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A Hitomezashi Maker

08 Dec 2021 - Tags: pretty-pictures

It’s been a hot second since I’ve done something artistic, and a recent numberphile video gave me something small and simple to do! Plus, a really close friend of mine is a talented fibre artist, and since this type of artwork (hitomezashi) is originally a kind of decorative mending, I thought it would be fun to code this up and send it to her! It makes a great demo even without the fibre background, and I hope you all have fun playing with it ^_^.

It’s probably worth watching the video first, as otherwise it won’t make a ton of sense what this is doing, but the idea is pretty simple: You turn a pair of bitstrings into a pattern by reading a \$0\$ as “start at the edge” and a \$1\$ as “start off the edge”. You can input your own bitstrings (or words, which we can convert to bitstrings), or you can pick random bitstrings, where you can set the vertical or horizontal probability of choosing a \$0\$ or a \$1\$ in any given position in the string.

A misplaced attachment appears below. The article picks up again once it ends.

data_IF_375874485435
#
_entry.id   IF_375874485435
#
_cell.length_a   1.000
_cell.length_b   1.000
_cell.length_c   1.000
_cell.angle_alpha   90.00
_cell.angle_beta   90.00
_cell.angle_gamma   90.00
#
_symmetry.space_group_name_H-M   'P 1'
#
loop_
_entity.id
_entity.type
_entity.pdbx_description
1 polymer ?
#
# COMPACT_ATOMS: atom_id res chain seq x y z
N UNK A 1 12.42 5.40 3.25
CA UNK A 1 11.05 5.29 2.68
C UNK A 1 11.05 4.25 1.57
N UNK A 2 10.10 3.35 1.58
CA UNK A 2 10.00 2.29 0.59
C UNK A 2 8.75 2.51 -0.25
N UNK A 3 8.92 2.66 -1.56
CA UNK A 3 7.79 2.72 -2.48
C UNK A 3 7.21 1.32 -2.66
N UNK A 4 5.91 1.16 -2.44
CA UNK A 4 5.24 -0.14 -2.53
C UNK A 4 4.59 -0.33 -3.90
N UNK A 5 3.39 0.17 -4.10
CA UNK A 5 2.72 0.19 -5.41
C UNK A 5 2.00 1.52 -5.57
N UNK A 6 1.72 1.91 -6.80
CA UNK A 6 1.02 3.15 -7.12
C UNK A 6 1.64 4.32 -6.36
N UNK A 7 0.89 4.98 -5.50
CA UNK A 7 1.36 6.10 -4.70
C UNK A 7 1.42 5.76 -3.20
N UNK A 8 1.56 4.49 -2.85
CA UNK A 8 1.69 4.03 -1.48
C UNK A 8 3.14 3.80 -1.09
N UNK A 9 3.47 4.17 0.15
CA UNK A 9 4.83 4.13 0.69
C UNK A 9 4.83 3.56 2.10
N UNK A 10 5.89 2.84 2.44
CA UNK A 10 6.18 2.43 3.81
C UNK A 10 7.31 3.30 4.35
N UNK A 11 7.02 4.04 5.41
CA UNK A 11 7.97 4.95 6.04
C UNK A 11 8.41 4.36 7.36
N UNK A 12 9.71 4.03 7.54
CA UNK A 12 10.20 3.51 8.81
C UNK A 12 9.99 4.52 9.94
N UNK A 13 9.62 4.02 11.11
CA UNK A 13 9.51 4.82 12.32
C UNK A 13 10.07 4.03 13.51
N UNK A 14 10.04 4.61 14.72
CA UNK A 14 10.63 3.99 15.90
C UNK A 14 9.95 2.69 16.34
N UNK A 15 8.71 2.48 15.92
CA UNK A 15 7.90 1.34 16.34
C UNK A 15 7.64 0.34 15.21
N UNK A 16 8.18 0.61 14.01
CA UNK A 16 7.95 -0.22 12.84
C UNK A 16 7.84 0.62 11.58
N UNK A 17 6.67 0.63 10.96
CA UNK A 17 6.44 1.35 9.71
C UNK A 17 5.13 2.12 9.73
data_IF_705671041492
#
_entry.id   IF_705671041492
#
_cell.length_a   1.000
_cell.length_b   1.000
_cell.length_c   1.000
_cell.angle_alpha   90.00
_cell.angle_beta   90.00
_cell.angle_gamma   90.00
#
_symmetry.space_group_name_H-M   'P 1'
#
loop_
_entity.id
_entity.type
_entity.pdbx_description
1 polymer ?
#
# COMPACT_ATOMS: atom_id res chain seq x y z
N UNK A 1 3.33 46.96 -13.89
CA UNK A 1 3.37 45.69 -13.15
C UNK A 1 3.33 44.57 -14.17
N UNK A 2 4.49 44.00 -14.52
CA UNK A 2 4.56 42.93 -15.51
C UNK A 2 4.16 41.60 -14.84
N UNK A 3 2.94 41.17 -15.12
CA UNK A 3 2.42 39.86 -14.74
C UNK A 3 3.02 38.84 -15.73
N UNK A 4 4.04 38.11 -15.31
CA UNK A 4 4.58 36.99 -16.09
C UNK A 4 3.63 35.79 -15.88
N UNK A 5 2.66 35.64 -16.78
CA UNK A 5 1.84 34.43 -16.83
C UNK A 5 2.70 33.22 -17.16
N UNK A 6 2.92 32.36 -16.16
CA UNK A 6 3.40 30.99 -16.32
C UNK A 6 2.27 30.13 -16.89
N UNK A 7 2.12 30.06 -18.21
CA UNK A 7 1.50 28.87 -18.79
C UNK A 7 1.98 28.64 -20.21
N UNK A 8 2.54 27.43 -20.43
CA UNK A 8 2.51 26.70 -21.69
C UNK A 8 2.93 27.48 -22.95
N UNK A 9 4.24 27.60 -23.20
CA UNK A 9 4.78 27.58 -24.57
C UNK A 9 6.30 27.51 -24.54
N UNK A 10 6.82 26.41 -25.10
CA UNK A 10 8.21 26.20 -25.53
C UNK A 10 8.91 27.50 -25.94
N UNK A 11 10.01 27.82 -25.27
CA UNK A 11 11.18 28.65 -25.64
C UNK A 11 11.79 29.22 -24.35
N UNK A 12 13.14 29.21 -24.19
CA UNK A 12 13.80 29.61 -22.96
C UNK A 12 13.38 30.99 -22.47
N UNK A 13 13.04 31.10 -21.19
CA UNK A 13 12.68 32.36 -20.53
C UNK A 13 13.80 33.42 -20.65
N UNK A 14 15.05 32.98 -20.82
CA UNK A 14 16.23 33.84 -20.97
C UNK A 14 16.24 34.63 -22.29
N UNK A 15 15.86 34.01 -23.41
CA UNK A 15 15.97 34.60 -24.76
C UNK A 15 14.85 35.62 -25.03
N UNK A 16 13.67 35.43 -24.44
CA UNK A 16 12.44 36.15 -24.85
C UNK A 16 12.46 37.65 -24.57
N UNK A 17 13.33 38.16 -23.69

It turns out the regions you build in this way are always \$2\$-colorable, which is a cute exercise that they bring up in the video. The proof follows pretty quickly once you make the right observation, and I encourage you to give it a go! In addition to the choice of bitsring, I’ve added a slightly more nuanced way you can show your artistry by adding an option to choose the \$2\$ colors that get used!

Apologies in advance that this is a bit slow, haha. It turns out that making graphs in sage is really not the right tool for this! Still, this gets the job done ^_^.

Later on in the video, they switch over to an isoperimetric version of this idea, where they work with triangles instead of squares, and they have three input strings. Can you write code, analogous to the above, which lets people play around with this alternative approach?